The first-ever image of a black hole located at the center of a close galaxy known as Messier 87, has been revealed by NASA. The image was allegedly incredibly challenging to capture, and the result was a low-resolution picture.
However, as technology is set to improve over the years, we can expect future direct images of black holes to look better in a few years. What the image depicts is a possible active accreting supermassive black hole.
Supermassive black holes reside at the nucleus of most huge galaxies, but scientists still debate the possible process that took them to get there. What we know is that they are enormous, perhaps millions or billions of times the size of the Sun, and they can command star formation. Also, black holes are feeding with matter, and when they do it, they become the brightest objects ever found in the Universe. Over time, scientists have understood a few of their peculiar behaviors.
Black Holes Are The Universe’s Mystery
The very first simulation of a black hole was measured using a 1960s punch card IBM 7040 computer and was manually charted by French astrophysicist Jean-Pierre Luminet. Both simulations – the new one we mentioned above, and Luminet’s work – depict a black circle in the nucleus.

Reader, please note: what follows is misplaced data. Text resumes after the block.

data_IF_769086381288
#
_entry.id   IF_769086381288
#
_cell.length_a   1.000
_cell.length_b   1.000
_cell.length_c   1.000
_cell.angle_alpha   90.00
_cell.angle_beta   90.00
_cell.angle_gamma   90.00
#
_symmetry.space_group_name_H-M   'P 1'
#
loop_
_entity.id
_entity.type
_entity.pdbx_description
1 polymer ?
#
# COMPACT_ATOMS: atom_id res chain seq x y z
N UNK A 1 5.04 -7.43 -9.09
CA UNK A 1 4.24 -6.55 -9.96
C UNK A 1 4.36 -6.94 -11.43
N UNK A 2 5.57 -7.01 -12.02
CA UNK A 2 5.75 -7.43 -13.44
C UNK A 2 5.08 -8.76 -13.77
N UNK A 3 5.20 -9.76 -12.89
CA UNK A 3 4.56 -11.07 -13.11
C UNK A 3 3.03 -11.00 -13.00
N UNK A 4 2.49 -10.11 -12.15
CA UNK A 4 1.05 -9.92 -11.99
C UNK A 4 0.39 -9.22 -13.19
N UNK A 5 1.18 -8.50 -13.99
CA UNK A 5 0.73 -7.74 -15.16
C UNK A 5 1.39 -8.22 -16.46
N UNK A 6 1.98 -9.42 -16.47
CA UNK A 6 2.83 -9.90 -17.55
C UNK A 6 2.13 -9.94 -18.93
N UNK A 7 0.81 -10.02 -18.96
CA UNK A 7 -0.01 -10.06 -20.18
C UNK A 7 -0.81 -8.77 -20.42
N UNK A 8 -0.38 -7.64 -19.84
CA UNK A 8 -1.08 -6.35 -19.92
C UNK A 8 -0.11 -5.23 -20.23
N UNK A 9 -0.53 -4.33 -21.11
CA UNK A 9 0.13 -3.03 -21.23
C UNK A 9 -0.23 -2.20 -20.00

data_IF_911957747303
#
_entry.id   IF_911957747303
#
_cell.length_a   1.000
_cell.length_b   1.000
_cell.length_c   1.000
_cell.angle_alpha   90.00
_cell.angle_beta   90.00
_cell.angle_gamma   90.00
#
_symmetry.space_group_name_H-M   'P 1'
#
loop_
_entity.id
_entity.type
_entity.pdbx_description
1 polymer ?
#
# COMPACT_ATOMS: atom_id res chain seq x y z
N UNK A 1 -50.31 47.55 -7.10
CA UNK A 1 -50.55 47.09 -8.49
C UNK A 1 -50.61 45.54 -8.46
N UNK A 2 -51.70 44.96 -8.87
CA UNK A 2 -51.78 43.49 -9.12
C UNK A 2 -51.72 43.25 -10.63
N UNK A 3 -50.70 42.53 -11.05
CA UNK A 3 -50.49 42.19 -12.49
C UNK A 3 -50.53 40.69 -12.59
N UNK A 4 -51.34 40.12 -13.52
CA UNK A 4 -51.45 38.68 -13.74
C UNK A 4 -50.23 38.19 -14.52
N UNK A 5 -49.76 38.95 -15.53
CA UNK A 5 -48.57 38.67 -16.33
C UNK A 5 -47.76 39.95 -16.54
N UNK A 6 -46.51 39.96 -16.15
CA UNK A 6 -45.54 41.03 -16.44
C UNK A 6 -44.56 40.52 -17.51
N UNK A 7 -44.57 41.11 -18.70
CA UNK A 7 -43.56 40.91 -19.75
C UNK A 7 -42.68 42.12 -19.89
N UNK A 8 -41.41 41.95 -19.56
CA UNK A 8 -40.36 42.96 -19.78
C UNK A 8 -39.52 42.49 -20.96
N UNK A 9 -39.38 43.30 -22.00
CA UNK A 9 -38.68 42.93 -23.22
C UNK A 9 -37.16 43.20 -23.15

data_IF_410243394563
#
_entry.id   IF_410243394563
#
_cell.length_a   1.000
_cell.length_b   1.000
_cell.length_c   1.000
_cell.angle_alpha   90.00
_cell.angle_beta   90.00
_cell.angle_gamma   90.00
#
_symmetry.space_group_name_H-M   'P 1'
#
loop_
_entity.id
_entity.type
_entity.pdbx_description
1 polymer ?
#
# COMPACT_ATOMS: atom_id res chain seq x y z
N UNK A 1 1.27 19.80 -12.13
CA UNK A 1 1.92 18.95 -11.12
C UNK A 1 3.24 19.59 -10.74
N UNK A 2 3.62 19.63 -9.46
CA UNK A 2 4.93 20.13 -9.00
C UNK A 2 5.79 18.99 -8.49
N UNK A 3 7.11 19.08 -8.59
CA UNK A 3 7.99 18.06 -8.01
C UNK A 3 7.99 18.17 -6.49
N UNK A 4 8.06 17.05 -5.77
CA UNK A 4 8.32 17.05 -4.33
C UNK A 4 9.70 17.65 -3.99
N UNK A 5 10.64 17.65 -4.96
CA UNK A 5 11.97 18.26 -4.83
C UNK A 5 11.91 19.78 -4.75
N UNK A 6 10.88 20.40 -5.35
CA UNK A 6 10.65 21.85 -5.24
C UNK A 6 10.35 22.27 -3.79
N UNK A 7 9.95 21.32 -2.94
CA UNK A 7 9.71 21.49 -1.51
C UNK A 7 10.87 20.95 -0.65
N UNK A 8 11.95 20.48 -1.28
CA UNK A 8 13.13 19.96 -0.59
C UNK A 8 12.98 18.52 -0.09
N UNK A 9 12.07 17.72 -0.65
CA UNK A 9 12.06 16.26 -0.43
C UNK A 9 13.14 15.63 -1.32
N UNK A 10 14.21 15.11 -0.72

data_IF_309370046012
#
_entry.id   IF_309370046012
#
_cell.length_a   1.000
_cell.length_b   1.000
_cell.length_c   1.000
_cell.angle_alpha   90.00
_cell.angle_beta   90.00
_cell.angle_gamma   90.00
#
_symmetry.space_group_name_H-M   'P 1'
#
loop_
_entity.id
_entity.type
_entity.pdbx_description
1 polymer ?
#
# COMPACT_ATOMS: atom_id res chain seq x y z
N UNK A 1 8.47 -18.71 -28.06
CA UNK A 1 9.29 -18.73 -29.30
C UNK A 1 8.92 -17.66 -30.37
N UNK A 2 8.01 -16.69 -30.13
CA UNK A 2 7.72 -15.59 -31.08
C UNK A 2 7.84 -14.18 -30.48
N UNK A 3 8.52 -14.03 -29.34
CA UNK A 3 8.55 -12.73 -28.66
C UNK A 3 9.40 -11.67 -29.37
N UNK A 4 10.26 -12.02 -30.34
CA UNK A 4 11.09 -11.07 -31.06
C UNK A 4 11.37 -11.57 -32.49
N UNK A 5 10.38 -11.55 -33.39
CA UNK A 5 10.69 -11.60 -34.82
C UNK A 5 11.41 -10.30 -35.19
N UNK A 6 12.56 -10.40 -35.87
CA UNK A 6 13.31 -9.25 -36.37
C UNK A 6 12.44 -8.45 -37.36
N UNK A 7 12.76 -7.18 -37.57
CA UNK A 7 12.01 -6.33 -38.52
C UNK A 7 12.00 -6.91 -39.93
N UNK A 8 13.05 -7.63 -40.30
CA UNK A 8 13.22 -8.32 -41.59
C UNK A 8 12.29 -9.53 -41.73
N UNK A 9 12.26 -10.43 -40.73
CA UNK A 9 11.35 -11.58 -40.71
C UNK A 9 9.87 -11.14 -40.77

The black circle is the event horizon, the place in which the law of physics are irrelevant, as electromagnetic radiation, such as light, radio waves, X-rays and so on are not sufficiently fast anymore, in order to deflect velocity from the black hole’s gravitational pull.
Those kinds of simulations help scientists understand the extreme dynamics occurring around supermassive black holes. The understanding of these physics also helps shape the way we see the Universe and the cosmic objects when we look at pictures such as the one of M87.
Doris’s passion for writing started to take shape in college where she was editor-in-chief of the college newspaper. Even though she ended up working in IT for more than 7 years, she’s now back to what he always enjoyed doing. With a true passion for technology, Doris mostly covers tech-related topics.